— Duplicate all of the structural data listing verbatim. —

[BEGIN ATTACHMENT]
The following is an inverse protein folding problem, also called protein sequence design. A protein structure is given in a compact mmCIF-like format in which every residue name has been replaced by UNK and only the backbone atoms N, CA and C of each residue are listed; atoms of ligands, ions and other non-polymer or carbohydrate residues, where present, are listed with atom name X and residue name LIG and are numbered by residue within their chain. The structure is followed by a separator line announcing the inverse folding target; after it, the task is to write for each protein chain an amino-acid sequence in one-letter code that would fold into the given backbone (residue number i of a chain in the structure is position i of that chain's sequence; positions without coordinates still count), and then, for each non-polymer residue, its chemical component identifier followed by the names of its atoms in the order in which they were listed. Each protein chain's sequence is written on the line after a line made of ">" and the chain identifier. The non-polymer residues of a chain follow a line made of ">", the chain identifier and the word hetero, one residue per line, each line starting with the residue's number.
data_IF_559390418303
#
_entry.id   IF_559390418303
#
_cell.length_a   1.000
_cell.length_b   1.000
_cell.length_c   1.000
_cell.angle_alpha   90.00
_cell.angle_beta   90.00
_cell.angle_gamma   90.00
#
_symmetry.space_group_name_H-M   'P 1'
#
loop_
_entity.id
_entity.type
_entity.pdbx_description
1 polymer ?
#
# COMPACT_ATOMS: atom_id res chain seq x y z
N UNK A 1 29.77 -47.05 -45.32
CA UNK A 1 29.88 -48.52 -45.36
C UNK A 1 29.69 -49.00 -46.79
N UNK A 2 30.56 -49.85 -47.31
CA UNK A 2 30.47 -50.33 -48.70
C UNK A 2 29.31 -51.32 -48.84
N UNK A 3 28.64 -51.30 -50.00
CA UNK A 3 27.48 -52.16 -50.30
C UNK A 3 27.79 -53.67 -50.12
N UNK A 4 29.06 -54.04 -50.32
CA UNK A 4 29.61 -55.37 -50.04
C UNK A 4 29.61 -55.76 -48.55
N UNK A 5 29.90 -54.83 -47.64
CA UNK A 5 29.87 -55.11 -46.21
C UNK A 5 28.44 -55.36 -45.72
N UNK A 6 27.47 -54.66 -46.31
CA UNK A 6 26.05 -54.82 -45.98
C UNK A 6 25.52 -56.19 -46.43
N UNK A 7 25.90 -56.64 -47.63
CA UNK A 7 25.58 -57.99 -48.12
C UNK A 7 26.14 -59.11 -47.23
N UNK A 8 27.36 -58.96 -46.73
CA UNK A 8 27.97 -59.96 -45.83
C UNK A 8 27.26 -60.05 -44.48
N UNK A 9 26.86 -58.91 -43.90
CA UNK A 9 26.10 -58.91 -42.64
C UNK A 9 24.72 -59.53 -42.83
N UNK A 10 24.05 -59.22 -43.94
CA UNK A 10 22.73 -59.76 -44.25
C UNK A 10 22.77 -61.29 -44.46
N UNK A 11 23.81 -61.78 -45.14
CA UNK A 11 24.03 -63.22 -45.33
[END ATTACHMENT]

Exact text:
The following is an inverse protein folding problem, also called protein sequence design. A protein structure is given in a compact mmCIF-like format in which every residue name has been replaced by UNK and only the backbone atoms N, CA and C of each residue are listed; atoms of ligands, ions and other non-polymer or carbohydrate residues, where present, are listed with atom name X and residue name LIG and are numbered by residue within their chain. The structure is followed by a separator line announcing the inverse folding target; after it, the task is to write for each protein chain an amino-acid sequence in one-letter code that would fold into the given backbone (residue number i of a chain in the structure is position i of that chain's sequence; positions without coordinates still count), and then, for each non-polymer residue, its chemical component identifier followed by the names of its atoms in the order in which they were listed. Each protein chain's sequence is written on the line after a line made of ">" and the chain identifier. The non-polymer residues of a chain follow a line made of ">", the chain identifier and the word hetero, one residue per line, each line starting with the residue's number.
data_IF_559390418303
#
_entry.id   IF_559390418303
#
_cell.length_a   1.000
_cell.length_b   1.000
_cell.length_c   1.000
_cell.angle_alpha   90.00
_cell.angle_beta   90.00
_cell.angle_gamma   90.00
#
_symmetry.space_group_name_H-M   'P 1'
#
loop_
_entity.id
_entity.type
_entity.pdbx_description
1 polymer ?
#
# COMPACT_ATOMS: atom_id res chain seq x y z
N UNK A 1 29.77 -47.05 -45.32
CA UNK A 1 29.88 -48.52 -45.36
C UNK A 1 29.69 -49.00 -46.79
N UNK A 2 30.56 -49.85 -47.31
CA UNK A 2 30.47 -50.33 -48.70
C UNK A 2 29.31 -51.32 -48.84
N UNK A 3 28.64 -51.30 -50.00
CA UNK A 3 27.48 -52.16 -50.30
C UNK A 3 27.79 -53.67 -50.12
N UNK A 4 29.06 -54.04 -50.32
CA UNK A 4 29.61 -55.37 -50.04
C UNK A 4 29.61 -55.76 -48.55
N UNK A 5 29.90 -54.83 -47.64
CA UNK A 5 29.87 -55.11 -46.21
C UNK A 5 28.44 -55.36 -45.72
N UNK A 6 27.47 -54.66 -46.31
CA UNK A 6 26.05 -54.82 -45.98
C UNK A 6 25.52 -56.19 -46.43
N UNK A 7 25.90 -56.64 -47.63
CA UNK A 7 25.58 -57.99 -48.12
C UNK A 7 26.14 -59.11 -47.23
N UNK A 8 27.36 -58.96 -46.73
CA UNK A 8 27.97 -59.96 -45.83
C UNK A 8 27.26 -60.05 -44.48
N UNK A 9 26.86 -58.91 -43.90
CA UNK A 9 26.10 -58.91 -42.64
C UNK A 9 24.72 -59.53 -42.83
N UNK A 10 24.05 -59.22 -43.94
CA UNK A 10 22.73 -59.76 -44.25
C UNK A 10 22.77 -61.29 -44.46
N UNK A 11 23.81 -61.78 -45.14
CA UNK A 11 24.03 -63.22 -45.33